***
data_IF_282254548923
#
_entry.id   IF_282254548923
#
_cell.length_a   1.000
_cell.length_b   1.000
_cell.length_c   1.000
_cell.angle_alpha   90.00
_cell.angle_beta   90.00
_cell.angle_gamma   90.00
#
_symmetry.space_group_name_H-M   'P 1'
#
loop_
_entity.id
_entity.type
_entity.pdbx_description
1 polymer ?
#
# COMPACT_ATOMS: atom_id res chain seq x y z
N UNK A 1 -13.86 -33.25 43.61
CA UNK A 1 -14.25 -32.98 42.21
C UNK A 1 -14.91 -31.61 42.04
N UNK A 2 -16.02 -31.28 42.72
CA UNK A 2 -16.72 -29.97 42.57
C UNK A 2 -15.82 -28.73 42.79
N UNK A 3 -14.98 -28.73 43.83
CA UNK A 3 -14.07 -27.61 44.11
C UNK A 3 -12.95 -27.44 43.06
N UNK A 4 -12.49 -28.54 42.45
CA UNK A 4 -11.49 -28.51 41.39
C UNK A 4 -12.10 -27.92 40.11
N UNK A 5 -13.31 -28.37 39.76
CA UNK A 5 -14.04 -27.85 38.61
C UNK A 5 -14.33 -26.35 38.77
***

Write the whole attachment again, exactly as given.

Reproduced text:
data_IF_282254548923
#
_entry.id   IF_282254548923
#
_cell.length_a   1.000
_cell.length_b   1.000
_cell.length_c   1.000
_cell.angle_alpha   90.00
_cell.angle_beta   90.00
_cell.angle_gamma   90.00
#
_symmetry.space_group_name_H-M   'P 1'
#
loop_
_entity.id
_entity.type
_entity.pdbx_description
1 polymer ?
#
# COMPACT_ATOMS: atom_id res chain seq x y z
N UNK A 1 -13.86 -33.25 43.61
CA UNK A 1 -14.25 -32.98 42.21
C UNK A 1 -14.91 -31.61 42.04
N UNK A 2 -16.02 -31.28 42.72
CA UNK A 2 -16.72 -29.97 42.57
C UNK A 2 -15.82 -28.73 42.79
N UNK A 3 -14.98 -28.73 43.83
CA UNK A 3 -14.07 -27.61 44.11
C UNK A 3 -12.95 -27.44 43.06
N UNK A 4 -12.49 -28.54 42.45
CA UNK A 4 -11.49 -28.51 41.39
C UNK A 4 -12.10 -27.92 40.11
N UNK A 5 -13.31 -28.37 39.76
CA UNK A 5 -14.04 -27.85 38.61
C UNK A 5 -14.33 -26.35 38.77